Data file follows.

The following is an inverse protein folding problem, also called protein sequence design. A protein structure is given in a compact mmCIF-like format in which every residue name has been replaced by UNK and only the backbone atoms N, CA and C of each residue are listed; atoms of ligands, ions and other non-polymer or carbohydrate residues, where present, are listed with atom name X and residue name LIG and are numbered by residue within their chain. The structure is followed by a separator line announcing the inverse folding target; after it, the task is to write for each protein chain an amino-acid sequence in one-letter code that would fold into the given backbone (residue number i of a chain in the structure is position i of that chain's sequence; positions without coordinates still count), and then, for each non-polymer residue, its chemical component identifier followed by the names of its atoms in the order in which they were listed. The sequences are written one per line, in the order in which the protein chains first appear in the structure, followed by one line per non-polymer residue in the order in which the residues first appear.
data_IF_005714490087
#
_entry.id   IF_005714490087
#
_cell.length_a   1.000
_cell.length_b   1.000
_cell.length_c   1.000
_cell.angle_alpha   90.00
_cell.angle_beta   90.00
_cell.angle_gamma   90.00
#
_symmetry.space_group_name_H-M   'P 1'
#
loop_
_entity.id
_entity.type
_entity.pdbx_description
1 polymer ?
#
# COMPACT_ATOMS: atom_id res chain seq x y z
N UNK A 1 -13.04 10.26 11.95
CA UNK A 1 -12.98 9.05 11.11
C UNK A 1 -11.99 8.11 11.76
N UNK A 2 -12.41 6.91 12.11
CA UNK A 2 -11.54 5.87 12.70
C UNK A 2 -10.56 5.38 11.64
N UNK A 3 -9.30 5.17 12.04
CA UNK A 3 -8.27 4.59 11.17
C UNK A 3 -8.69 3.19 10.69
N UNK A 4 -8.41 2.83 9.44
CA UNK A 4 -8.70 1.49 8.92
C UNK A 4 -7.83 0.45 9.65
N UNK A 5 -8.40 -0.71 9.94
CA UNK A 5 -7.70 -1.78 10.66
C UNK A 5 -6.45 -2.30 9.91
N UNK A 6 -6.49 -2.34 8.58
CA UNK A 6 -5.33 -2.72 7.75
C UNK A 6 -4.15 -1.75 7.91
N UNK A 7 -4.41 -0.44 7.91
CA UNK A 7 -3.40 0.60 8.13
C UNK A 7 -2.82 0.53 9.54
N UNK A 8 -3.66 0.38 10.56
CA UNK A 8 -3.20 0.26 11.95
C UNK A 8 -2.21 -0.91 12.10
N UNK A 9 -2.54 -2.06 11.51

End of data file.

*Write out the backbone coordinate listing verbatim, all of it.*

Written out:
The following is an inverse protein folding problem, also called protein sequence design. A protein structure is given in a compact mmCIF-like format in which every residue name has been replaced by UNK and only the backbone atoms N, CA and C of each residue are listed; atoms of ligands, ions and other non-polymer or carbohydrate residues, where present, are listed with atom name X and residue name LIG and are numbered by residue within their chain. The structure is followed by a separator line announcing the inverse folding target; after it, the task is to write for each protein chain an amino-acid sequence in one-letter code that would fold into the given backbone (residue number i of a chain in the structure is position i of that chain's sequence; positions without coordinates still count), and then, for each non-polymer residue, its chemical component identifier followed by the names of its atoms in the order in which they were listed. The sequences are written one per line, in the order in which the protein chains first appear in the structure, followed by one line per non-polymer residue in the order in which the residues first appear.
data_IF_005714490087
#
_entry.id   IF_005714490087
#
_cell.length_a   1.000
_cell.length_b   1.000
_cell.length_c   1.000
_cell.angle_alpha   90.00
_cell.angle_beta   90.00
_cell.angle_gamma   90.00
#
_symmetry.space_group_name_H-M   'P 1'
#
loop_
_entity.id
_entity.type
_entity.pdbx_description
1 polymer ?
#
# COMPACT_ATOMS: atom_id res chain seq x y z
N UNK A 1 -13.04 10.26 11.95
CA UNK A 1 -12.98 9.05 11.11
C UNK A 1 -11.99 8.11 11.76
N UNK A 2 -12.41 6.91 12.11
CA UNK A 2 -11.54 5.87 12.70
C UNK A 2 -10.56 5.38 11.64
N UNK A 3 -9.30 5.17 12.04
CA UNK A 3 -8.27 4.59 11.17
C UNK A 3 -8.69 3.19 10.69
N UNK A 4 -8.41 2.83 9.44
CA UNK A 4 -8.70 1.49 8.92
C UNK A 4 -7.83 0.45 9.65
N UNK A 5 -8.40 -0.71 9.94
CA UNK A 5 -7.70 -1.78 10.66
C UNK A 5 -6.45 -2.30 9.91
N UNK A 6 -6.49 -2.34 8.58
CA UNK A 6 -5.33 -2.72 7.75
C UNK A 6 -4.15 -1.75 7.91
N UNK A 7 -4.41 -0.44 7.91
CA UNK A 7 -3.40 0.60 8.13
C UNK A 7 -2.82 0.53 9.54
N UNK A 8 -3.66 0.38 10.56
CA UNK A 8 -3.20 0.26 11.95
C UNK A 8 -2.21 -0.91 12.10
N UNK A 9 -2.54 -2.06 11.51